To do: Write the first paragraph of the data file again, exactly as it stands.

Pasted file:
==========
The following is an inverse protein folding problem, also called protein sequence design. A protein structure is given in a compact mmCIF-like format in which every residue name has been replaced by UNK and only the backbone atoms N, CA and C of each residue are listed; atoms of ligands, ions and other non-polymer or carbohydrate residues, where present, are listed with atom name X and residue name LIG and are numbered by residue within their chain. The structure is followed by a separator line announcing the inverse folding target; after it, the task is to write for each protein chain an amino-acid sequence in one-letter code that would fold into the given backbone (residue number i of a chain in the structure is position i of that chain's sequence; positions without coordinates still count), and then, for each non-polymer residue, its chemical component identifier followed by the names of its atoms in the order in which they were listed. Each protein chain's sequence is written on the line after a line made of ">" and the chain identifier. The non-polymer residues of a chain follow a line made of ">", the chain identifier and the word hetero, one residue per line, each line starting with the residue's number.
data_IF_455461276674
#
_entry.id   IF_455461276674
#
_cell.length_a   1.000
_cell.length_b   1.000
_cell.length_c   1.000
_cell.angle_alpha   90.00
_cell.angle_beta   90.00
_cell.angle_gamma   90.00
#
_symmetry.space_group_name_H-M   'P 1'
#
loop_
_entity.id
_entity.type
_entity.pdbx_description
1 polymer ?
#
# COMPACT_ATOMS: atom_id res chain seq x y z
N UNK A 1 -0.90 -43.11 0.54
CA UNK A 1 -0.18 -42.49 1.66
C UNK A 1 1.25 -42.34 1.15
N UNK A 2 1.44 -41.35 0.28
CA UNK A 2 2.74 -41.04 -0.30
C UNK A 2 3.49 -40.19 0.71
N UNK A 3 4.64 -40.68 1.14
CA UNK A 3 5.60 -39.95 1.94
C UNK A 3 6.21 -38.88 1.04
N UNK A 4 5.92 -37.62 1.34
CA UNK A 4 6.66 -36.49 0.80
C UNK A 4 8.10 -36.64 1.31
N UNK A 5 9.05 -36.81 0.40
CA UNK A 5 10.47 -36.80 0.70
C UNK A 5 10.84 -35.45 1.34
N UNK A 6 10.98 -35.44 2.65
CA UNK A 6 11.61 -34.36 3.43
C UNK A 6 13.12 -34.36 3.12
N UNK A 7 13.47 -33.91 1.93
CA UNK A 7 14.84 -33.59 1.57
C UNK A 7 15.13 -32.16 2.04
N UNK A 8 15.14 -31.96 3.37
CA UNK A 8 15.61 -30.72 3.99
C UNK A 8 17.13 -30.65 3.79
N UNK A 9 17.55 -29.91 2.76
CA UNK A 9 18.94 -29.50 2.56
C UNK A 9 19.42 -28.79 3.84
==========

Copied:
The following is an inverse protein folding problem, also called protein sequence design. A protein structure is given in a compact mmCIF-like format in which every residue name has been replaced by UNK and only the backbone atoms N, CA and C of each residue are listed; atoms of ligands, ions and other non-polymer or carbohydrate residues, where present, are listed with atom name X and residue name LIG and are numbered by residue within their chain. The structure is followed by a separator line announcing the inverse folding target; after it, the task is to write for each protein chain an amino-acid sequence in one-letter code that would fold into the given backbone (residue number i of a chain in the structure is position i of that chain's sequence; positions without coordinates still count), and then, for each non-polymer residue, its chemical component identifier followed by the names of its atoms in the order in which they were listed. Each protein chain's sequence is written on the line after a line made of ">" and the chain identifier. The non-polymer residues of a chain follow a line made of ">", the chain identifier and the word hetero, one residue per line, each line starting with the residue's number.